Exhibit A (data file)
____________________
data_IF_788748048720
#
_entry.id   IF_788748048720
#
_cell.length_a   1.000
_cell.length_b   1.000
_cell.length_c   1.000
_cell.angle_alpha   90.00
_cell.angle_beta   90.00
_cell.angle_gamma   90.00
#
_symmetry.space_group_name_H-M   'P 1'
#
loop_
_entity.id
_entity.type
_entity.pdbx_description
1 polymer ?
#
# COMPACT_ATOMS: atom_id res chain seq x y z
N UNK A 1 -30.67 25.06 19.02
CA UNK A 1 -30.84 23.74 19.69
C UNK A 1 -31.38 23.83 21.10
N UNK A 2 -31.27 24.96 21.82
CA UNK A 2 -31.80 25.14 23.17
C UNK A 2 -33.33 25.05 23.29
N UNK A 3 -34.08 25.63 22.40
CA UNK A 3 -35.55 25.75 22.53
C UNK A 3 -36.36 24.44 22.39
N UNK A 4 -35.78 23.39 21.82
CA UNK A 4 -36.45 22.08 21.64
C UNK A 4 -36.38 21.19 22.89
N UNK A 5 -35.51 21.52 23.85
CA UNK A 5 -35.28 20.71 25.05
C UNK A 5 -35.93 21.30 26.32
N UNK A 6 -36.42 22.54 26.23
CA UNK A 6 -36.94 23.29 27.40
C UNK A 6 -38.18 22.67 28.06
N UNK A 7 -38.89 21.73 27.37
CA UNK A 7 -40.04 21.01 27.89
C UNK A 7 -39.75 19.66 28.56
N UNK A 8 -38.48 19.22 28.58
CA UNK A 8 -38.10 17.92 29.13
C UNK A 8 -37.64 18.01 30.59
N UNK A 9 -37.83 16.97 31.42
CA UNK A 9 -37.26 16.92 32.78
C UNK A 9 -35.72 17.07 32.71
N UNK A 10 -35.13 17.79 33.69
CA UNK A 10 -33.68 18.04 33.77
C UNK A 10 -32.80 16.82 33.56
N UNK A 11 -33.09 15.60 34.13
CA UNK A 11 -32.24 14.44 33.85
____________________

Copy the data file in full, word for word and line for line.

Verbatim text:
data_IF_788748048720
#
_entry.id   IF_788748048720
#
_cell.length_a   1.000
_cell.length_b   1.000
_cell.length_c   1.000
_cell.angle_alpha   90.00
_cell.angle_beta   90.00
_cell.angle_gamma   90.00
#
_symmetry.space_group_name_H-M   'P 1'
#
loop_
_entity.id
_entity.type
_entity.pdbx_description
1 polymer ?
#
# COMPACT_ATOMS: atom_id res chain seq x y z
N UNK A 1 -30.67 25.06 19.02
CA UNK A 1 -30.84 23.74 19.69
C UNK A 1 -31.38 23.83 21.10
N UNK A 2 -31.27 24.96 21.82
CA UNK A 2 -31.80 25.14 23.17
C UNK A 2 -33.33 25.05 23.29
N UNK A 3 -34.08 25.63 22.40
CA UNK A 3 -35.55 25.75 22.53
C UNK A 3 -36.36 24.44 22.39
N UNK A 4 -35.78 23.39 21.82
CA UNK A 4 -36.45 22.08 21.64
C UNK A 4 -36.38 21.19 22.89
N UNK A 5 -35.51 21.52 23.85
CA UNK A 5 -35.28 20.71 25.05
C UNK A 5 -35.93 21.30 26.32
N UNK A 6 -36.42 22.54 26.23
CA UNK A 6 -36.94 23.29 27.40
C UNK A 6 -38.18 22.67 28.06
N UNK A 7 -38.89 21.73 27.37
CA UNK A 7 -40.04 21.01 27.89
C UNK A 7 -39.75 19.66 28.56
N UNK A 8 -38.48 19.22 28.58
CA UNK A 8 -38.10 17.92 29.13
C UNK A 8 -37.64 18.01 30.59
N UNK A 9 -37.83 16.97 31.42
CA UNK A 9 -37.26 16.92 32.78
C UNK A 9 -35.72 17.07 32.71
N UNK A 10 -35.13 17.79 33.69
CA UNK A 10 -33.68 18.04 33.77
C UNK A 10 -32.80 16.82 33.56
N UNK A 11 -33.09 15.60 34.13
CA UNK A 11 -32.24 14.44 33.85